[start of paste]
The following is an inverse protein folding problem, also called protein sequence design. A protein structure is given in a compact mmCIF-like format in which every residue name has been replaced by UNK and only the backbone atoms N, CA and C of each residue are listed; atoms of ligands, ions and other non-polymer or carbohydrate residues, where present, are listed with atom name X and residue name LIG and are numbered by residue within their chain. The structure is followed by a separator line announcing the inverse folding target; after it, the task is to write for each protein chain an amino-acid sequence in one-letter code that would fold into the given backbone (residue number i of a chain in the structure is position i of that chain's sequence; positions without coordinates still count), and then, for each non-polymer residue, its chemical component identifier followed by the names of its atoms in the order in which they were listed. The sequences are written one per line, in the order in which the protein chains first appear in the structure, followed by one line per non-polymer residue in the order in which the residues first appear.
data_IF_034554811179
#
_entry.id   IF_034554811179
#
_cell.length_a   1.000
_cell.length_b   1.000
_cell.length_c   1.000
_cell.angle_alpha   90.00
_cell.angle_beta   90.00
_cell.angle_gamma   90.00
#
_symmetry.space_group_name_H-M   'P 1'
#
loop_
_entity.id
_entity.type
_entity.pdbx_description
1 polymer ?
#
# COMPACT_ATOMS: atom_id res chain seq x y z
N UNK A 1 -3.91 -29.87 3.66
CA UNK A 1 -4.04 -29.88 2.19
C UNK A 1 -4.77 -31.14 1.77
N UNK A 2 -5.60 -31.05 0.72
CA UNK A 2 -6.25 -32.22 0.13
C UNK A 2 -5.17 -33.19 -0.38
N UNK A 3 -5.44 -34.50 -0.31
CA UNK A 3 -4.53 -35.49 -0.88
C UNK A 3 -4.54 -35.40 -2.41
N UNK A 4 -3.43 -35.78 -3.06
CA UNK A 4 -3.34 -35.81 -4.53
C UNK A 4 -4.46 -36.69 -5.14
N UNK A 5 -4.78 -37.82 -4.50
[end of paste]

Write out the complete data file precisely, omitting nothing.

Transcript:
The following is an inverse protein folding problem, also called protein sequence design. A protein structure is given in a compact mmCIF-like format in which every residue name has been replaced by UNK and only the backbone atoms N, CA and C of each residue are listed; atoms of ligands, ions and other non-polymer or carbohydrate residues, where present, are listed with atom name X and residue name LIG and are numbered by residue within their chain. The structure is followed by a separator line announcing the inverse folding target; after it, the task is to write for each protein chain an amino-acid sequence in one-letter code that would fold into the given backbone (residue number i of a chain in the structure is position i of that chain's sequence; positions without coordinates still count), and then, for each non-polymer residue, its chemical component identifier followed by the names of its atoms in the order in which they were listed. The sequences are written one per line, in the order in which the protein chains first appear in the structure, followed by one line per non-polymer residue in the order in which the residues first appear.
data_IF_034554811179
#
_entry.id   IF_034554811179
#
_cell.length_a   1.000
_cell.length_b   1.000
_cell.length_c   1.000
_cell.angle_alpha   90.00
_cell.angle_beta   90.00
_cell.angle_gamma   90.00
#
_symmetry.space_group_name_H-M   'P 1'
#
loop_
_entity.id
_entity.type
_entity.pdbx_description
1 polymer ?
#
# COMPACT_ATOMS: atom_id res chain seq x y z
N UNK A 1 -3.91 -29.87 3.66
CA UNK A 1 -4.04 -29.88 2.19
C UNK A 1 -4.77 -31.14 1.77
N UNK A 2 -5.60 -31.05 0.72
CA UNK A 2 -6.25 -32.22 0.13
C UNK A 2 -5.17 -33.19 -0.38
N UNK A 3 -5.44 -34.50 -0.31
CA UNK A 3 -4.53 -35.49 -0.88
C UNK A 3 -4.54 -35.40 -2.41
N UNK A 4 -3.43 -35.78 -3.06
CA UNK A 4 -3.34 -35.81 -4.53
C UNK A 4 -4.46 -36.69 -5.14
N UNK A 5 -4.78 -37.82 -4.50